Entities can also have properties that can be animated by binding them to controllers and
possess optional input and output pins in order to share data with other entities.
A very early version of Hennecke.Net, Nov. 2003
The resulting DAGs made up of connected entities can then be arranged on a timeline. The tool
UI also comes with a dedicated curve editor. This editor sports certain keyframe editing
capabilities that are dependent on the type of parameter that’s animated. Animated floating
point numbers are visualized as one dimensional curves, colors are split into their four
components, enums are blocks on a grid and so on.
The demotool is also able to resynthesize the commands necessary to restore the demo state.
This is needed to export the demo into a standalone executable. An exported demo is nothing
else but the player executable merged with an archive containing all necessary assets.
This asset is expected to contain a specific text file containing the commands to load the demo.
A player executable that’s not started with special commandline arguments will first try to
find this script and launch itself that way.
A surviving shot of the curve editor, October 2008
Later on we also had support for multiple timelines which allowed us to nest timelines and
use render to texture in order to embed composited output in parts of another scene.
We used this functionality to render the fake TV spots onto the TV screen of our 2008 winnig
A final shot of the tool showing The Nonstop Schlachthaus Experience, June 2005
In total we used Hennecke for ten PC demos. By 2009 however it became clear that the way the
tool worked was no longer up for the task. For once the underlying architecture of the tool
wasn’t in great shape. It was hard to extend the demotool because parts of the logic and
the UI were intimately coupled. It’s been six year since I started this project and by then
I knew how to do better.
Another problem that became evident was that it was really hard to
modify specific parts of a scene. We had entities that could load scene files that were
exported into our own scene format. These entities provided access to cameras and lights but
It was hard to attach new nodes to the scene graph. Furthermore, while the tool realized a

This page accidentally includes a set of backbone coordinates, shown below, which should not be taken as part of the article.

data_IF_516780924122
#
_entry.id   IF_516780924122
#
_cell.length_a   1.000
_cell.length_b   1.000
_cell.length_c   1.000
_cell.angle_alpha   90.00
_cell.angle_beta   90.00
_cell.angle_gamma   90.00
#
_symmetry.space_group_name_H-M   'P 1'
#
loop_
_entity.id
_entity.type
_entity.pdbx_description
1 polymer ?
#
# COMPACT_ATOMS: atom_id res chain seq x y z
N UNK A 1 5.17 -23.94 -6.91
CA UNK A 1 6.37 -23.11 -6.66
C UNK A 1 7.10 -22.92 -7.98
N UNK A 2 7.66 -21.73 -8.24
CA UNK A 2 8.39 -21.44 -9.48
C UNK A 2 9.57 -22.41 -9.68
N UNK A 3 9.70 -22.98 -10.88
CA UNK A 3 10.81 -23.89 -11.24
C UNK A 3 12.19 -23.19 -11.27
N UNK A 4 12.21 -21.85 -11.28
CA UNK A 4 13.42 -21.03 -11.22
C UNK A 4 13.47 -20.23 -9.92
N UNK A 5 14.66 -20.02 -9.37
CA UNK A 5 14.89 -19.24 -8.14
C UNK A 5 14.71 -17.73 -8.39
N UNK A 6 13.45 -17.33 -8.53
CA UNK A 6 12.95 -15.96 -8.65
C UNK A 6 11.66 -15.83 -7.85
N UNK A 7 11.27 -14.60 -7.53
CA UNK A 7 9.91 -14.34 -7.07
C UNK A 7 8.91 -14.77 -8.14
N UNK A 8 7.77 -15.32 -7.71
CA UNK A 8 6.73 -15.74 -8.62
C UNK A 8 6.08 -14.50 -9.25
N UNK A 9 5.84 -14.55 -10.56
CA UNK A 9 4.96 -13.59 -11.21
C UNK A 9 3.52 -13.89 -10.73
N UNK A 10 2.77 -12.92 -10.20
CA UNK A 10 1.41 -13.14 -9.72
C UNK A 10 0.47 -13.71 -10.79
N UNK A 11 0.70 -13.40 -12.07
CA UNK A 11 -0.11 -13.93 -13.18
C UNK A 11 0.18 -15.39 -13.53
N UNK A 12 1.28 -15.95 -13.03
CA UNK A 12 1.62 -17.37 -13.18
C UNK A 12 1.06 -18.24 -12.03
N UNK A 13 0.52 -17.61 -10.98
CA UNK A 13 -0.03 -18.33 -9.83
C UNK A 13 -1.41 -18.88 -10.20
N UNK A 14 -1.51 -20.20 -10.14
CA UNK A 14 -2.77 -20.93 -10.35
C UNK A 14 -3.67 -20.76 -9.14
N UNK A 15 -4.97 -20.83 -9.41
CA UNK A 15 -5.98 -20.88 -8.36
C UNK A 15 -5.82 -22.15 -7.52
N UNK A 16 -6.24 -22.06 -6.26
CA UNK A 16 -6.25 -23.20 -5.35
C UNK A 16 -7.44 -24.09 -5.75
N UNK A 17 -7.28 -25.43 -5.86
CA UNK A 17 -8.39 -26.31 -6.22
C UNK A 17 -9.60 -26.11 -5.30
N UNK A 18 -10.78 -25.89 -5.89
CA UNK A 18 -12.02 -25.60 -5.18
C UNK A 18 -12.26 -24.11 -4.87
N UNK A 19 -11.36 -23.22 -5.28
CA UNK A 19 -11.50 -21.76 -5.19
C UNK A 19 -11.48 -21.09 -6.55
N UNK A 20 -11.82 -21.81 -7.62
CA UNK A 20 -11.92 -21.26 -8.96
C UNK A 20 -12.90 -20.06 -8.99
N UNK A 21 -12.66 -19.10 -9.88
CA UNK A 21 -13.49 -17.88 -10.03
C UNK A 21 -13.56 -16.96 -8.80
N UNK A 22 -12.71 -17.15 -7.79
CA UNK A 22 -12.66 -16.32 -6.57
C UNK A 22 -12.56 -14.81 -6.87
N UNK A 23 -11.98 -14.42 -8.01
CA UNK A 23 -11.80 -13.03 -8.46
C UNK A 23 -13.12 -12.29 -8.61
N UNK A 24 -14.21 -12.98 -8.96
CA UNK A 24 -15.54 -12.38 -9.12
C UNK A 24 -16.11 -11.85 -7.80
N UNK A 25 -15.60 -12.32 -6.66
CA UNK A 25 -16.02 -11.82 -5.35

pretty usable WYSIWYG experience, any new entity property that was needed meant going back
into Visual Studio, extend and test the new entity behavior and share a new version of the
Wouldn’t it be great if entity authoring could be done right in the environment?
Before starting a new demo tool we wanted to work on a game entry for which we also needed
some kind of tooling. This new project for a simple barber game was fittingly called ‘Bart Tool’
(German for beard). We never realized any part of the game but instead this was the stepping
stone for the demo tool we’re still using today.
During the time when we still thought about doing a game entry, I worked on a Visual Studio
extension for my master’s degree in software engineering. With time I familiarized myself
with the APIs Visual Studio provides and learned how the architecture fit together.
I became more and more convinced that it would be fun to duplicate this general approach
and end up with an extensible shell that could be used for many different scenarios.
Going this route was probably the boldest violation of the KISS
principle I ever dared to engage in ;). It obviously wasn’t an efficient way to continue making demos.
It didn’t matter to me though since this was a hobby project and I did this just for fun and
because I could.
Bart by itself is an application that - very much like Visual Studio - comes as a generic extensible
shell. It is again written in C# and the core UI is based on Windows Forms.
By default it can manage solutions and projects that may be part of a solution, display properties,
show tabbed log output and provide base services such as the ability to open a project item using an
When Bart starts it searches the file system for .dll files in its assemblies subdirectory and
uses reflection to test if any such assembly provides a so called ‘package’ implementation.
Packages are extension points into the application and are able to add various kinds of functionality
to the demo tool.
A package may contain the following components:
- Properties - Serializable values that may influence the behavior of the package. Package properties are
accessible to the user via the options menu which is similar to Visual Studio’s Tools->Options dialog.
- Editor Factories - A set of factories that provide new editors to the tool.
- Project Factories - A set of factories that provide new projects to the tool. Any project may influence
the set of available project items and come with extra contextual information.
- Project Item Factories - A set of factories that support addition of a specific kind of item to a project.